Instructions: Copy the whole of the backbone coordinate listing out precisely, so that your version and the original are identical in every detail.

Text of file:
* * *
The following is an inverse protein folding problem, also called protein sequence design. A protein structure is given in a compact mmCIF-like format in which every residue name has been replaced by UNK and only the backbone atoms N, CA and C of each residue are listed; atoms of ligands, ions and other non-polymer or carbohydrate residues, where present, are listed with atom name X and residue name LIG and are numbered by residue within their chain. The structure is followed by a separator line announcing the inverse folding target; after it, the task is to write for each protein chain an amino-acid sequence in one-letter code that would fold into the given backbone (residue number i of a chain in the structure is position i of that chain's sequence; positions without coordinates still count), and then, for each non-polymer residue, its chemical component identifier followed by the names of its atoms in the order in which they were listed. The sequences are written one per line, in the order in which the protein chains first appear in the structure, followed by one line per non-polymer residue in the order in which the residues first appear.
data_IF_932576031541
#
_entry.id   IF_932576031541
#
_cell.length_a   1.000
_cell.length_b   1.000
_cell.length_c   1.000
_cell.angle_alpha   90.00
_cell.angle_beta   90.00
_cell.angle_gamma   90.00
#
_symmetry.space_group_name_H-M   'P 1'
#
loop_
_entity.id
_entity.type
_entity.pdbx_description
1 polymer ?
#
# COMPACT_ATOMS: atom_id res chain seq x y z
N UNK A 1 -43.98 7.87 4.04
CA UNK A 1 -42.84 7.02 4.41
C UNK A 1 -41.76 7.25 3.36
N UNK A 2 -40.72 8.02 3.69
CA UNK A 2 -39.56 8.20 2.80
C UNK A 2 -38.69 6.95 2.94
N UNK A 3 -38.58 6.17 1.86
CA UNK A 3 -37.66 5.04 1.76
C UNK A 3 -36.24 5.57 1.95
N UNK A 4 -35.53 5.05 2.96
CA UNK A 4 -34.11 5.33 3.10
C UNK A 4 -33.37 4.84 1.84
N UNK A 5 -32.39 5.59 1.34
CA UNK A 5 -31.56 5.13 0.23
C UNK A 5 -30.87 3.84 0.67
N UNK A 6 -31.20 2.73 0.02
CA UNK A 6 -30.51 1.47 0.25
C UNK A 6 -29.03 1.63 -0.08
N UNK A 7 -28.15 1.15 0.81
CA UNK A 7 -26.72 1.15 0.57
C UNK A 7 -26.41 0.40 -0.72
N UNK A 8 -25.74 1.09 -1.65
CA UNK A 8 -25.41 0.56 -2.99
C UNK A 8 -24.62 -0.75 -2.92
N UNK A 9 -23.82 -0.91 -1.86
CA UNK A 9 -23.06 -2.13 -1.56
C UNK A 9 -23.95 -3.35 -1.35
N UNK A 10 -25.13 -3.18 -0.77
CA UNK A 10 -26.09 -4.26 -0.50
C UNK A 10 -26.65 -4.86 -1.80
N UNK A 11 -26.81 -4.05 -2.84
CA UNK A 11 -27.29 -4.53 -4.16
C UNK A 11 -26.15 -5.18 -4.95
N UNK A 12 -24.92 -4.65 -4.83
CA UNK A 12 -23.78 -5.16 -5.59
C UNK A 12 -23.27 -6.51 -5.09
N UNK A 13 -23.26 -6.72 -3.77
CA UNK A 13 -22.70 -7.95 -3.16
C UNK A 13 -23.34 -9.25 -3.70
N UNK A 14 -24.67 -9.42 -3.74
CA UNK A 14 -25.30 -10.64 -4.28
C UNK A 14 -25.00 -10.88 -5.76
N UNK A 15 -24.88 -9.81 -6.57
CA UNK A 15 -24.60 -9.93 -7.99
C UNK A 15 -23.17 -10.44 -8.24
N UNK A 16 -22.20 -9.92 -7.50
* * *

The following is an inverse protein folding problem, also called protein sequence design. A protein structure is given in a compact mmCIF-like format in which every residue name has been replaced by UNK and only the backbone atoms N, CA and C of each residue are listed; atoms of ligands, ions and other non-polymer or carbohydrate residues, where present, are listed with atom name X and residue name LIG and are numbered by residue within their chain. The structure is followed by a separator line announcing the inverse folding target; after it, the task is to write for each protein chain an amino-acid sequence in one-letter code that would fold into the given backbone (residue number i of a chain in the structure is position i of that chain's sequence; positions without coordinates still count), and then, for each non-polymer residue, its chemical component identifier followed by the names of its atoms in the order in which they were listed. The sequences are written one per line, in the order in which the protein chains first appear in the structure, followed by one line per non-polymer residue in the order in which the residues first appear.
data_IF_932576031541
#
_entry.id   IF_932576031541
#
_cell.length_a   1.000
_cell.length_b   1.000
_cell.length_c   1.000
_cell.angle_alpha   90.00
_cell.angle_beta   90.00
_cell.angle_gamma   90.00
#
_symmetry.space_group_name_H-M   'P 1'
#
loop_
_entity.id
_entity.type
_entity.pdbx_description
1 polymer ?
#
# COMPACT_ATOMS: atom_id res chain seq x y z
N UNK A 1 -43.98 7.87 4.04
CA UNK A 1 -42.84 7.02 4.41
C UNK A 1 -41.76 7.25 3.36
N UNK A 2 -40.72 8.02 3.69
CA UNK A 2 -39.56 8.20 2.80
C UNK A 2 -38.69 6.95 2.94
N UNK A 3 -38.58 6.17 1.86
CA UNK A 3 -37.66 5.04 1.76
C UNK A 3 -36.24 5.57 1.95
N UNK A 4 -35.53 5.05 2.96
CA UNK A 4 -34.11 5.33 3.10
C UNK A 4 -33.37 4.84 1.84
N UNK A 5 -32.39 5.59 1.34
CA UNK A 5 -31.56 5.13 0.23
C UNK A 5 -30.87 3.84 0.67
N UNK A 6 -31.20 2.73 0.02
CA UNK A 6 -30.51 1.47 0.25
C UNK A 6 -29.03 1.63 -0.08
N UNK A 7 -28.15 1.15 0.81
CA UNK A 7 -26.72 1.15 0.57
C UNK A 7 -26.41 0.40 -0.72
N UNK A 8 -25.74 1.09 -1.65
CA UNK A 8 -25.41 0.56 -2.99
C UNK A 8 -24.62 -0.75 -2.92
N UNK A 9 -23.82 -0.91 -1.86
CA UNK A 9 -23.06 -2.13 -1.56
C UNK A 9 -23.95 -3.35 -1.35
N UNK A 10 -25.13 -3.18 -0.77
CA UNK A 10 -26.09 -4.26 -0.50
C UNK A 10 -26.65 -4.86 -1.80
N UNK A 11 -26.81 -4.05 -2.84
CA UNK A 11 -27.29 -4.53 -4.16
C UNK A 11 -26.15 -5.18 -4.95
N UNK A 12 -24.92 -4.65 -4.83
CA UNK A 12 -23.78 -5.16 -5.59
C UNK A 12 -23.27 -6.51 -5.09
N UNK A 13 -23.26 -6.72 -3.77
CA UNK A 13 -22.70 -7.95 -3.16
C UNK A 13 -23.34 -9.25 -3.70
N UNK A 14 -24.67 -9.42 -3.74
CA UNK A 14 -25.30 -10.64 -4.28
C UNK A 14 -25.00 -10.88 -5.76
N UNK A 15 -24.88 -9.81 -6.57
CA UNK A 15 -24.60 -9.93 -7.99
C UNK A 15 -23.17 -10.44 -8.24
N UNK A 16 -22.20 -9.92 -7.50